Investors in the several of the major Australian banks will have reaped big returns in the country's past two decades of economic prosperity, but analysts are now warning that the domestic majors may need to focus on cost cuts to maintain their momentum, which makes headcount reduction a likely target.
Bloomberg said today that Australian banks had posted the best risk-adjusted returns among global peers in the past 10 years, attracting investors with rising earnings and the highest dividend yields of the world’s biggest lenders.Commonwealth Bank of Australia, the country’s top lender by market value, delivered the highest returns. It is worth more, by market value, than Goldman Sachs Wall Street’s top merger adviser in 2012.
But with some analysts suggesting that the country's economy is facing a somewhat less robust scenario, and given the correlation between bank costs and revenue growth, the major banks may now start to rein in spending. Nomura Equity Research said in a note published last week that staff costs would be the most likely target for a cut-back in costs.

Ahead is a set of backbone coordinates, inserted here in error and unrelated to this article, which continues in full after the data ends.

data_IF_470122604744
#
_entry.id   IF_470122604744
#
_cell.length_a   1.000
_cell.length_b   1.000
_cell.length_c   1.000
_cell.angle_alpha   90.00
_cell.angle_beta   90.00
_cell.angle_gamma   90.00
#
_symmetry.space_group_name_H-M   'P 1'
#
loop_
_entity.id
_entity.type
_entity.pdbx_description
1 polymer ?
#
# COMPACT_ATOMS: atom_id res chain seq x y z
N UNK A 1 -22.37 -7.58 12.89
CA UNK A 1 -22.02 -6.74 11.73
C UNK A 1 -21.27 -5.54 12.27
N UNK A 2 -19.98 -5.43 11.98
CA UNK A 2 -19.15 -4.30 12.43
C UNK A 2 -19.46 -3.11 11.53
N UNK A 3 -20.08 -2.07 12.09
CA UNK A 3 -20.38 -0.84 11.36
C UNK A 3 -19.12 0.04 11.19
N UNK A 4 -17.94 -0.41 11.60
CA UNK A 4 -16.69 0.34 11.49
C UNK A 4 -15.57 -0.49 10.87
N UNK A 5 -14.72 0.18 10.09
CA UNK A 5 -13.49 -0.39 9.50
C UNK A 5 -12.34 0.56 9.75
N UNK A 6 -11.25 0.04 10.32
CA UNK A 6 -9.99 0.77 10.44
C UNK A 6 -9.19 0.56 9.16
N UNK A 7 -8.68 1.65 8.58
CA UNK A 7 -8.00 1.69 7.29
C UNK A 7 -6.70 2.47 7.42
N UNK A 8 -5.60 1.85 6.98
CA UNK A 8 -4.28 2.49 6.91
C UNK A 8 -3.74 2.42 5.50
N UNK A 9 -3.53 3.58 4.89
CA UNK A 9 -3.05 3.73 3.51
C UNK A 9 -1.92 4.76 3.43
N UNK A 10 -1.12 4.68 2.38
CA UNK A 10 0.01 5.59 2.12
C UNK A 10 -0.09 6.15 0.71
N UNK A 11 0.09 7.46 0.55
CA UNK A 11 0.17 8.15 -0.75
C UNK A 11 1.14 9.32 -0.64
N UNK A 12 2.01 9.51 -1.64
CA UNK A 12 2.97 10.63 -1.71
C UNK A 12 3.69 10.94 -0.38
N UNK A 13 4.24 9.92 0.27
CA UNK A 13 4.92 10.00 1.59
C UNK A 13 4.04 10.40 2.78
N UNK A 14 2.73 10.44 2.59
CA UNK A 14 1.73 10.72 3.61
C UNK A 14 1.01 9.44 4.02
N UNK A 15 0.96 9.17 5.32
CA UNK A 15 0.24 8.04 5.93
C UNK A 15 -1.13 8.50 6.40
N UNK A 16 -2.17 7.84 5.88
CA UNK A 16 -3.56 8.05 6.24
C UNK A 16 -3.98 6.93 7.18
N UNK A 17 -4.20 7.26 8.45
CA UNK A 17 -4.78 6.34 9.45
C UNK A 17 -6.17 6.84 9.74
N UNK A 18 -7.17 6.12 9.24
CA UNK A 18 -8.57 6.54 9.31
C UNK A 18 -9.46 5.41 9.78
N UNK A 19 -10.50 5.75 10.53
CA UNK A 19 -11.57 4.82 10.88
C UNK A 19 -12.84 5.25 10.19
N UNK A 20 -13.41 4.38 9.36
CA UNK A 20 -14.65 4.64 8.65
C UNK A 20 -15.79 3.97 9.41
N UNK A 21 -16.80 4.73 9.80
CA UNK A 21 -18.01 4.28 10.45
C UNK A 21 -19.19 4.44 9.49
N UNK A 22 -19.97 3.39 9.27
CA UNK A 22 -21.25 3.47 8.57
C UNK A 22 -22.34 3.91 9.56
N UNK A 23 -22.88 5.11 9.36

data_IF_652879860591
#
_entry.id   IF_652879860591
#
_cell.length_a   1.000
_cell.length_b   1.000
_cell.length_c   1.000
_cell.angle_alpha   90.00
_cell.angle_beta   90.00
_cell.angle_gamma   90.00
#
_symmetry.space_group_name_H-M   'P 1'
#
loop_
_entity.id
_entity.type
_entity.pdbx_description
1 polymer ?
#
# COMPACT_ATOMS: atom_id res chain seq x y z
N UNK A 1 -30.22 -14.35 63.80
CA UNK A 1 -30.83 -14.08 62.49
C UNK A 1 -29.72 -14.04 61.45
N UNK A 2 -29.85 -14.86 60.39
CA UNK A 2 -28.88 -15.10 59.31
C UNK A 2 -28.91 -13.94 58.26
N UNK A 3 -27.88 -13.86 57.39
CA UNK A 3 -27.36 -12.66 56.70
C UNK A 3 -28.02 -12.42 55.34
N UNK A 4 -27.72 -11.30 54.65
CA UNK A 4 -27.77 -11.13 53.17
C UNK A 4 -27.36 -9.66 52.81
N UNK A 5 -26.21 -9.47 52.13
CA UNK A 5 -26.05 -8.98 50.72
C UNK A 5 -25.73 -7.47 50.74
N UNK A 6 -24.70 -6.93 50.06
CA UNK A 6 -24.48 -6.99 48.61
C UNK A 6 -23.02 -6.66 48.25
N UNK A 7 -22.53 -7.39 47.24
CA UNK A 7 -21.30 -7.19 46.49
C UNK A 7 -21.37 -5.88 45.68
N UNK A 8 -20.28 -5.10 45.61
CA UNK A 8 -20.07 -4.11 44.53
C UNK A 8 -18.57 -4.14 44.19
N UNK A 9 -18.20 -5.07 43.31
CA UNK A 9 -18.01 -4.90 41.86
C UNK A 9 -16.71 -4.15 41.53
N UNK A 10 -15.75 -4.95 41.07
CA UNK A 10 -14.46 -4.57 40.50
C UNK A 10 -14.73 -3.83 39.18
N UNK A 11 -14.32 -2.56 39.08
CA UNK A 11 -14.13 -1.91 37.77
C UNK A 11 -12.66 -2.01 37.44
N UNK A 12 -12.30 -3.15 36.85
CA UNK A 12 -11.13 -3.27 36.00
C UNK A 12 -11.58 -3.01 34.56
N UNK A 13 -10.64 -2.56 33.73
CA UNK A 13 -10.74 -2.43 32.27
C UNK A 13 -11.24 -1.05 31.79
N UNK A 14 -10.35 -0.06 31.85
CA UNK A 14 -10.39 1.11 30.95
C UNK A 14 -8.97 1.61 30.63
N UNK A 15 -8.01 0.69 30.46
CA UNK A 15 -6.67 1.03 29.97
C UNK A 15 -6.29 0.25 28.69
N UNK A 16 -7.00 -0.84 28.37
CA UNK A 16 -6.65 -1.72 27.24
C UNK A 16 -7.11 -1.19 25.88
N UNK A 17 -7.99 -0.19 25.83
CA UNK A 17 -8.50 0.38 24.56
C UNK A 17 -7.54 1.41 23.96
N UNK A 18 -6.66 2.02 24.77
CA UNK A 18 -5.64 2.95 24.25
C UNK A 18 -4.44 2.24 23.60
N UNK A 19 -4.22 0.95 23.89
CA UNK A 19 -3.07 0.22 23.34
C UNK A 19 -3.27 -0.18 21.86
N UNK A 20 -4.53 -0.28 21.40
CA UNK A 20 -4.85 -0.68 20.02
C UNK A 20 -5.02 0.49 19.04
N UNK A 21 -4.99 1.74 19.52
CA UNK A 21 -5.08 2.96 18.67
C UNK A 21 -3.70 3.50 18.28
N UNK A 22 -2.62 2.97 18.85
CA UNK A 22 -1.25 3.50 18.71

"Given (that) staff costs represent 52-56% of the majors’ cost base, should cost management become a priority, ultimately staff costs are likely to be the target. After a period of FTE (full-time equivalent) reduction in the early 2000s, banks expanded headcount between 2006 and 2010. Also, the average cost per FTE increased ahead of the average inflation index for most of the majors throughout the past ten years (except for National Australia Bank).
"While the split between front office staff and support staff is not available, anecdotal evidence suggests that banks have capacity to reduce their headcount in a slow growth environment without materially impacting service levels."
Nomura said that given the relatively high labour costs, "we believe Australian banks will be increasingly tempted to look to offshoring opportunities particularly if the Australian dollar remains strong relative to other currencies."
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A cautionary tale to anyone who opted to keep their money at home instead of a bank, believing it safer given concerns about bank stability in recent years.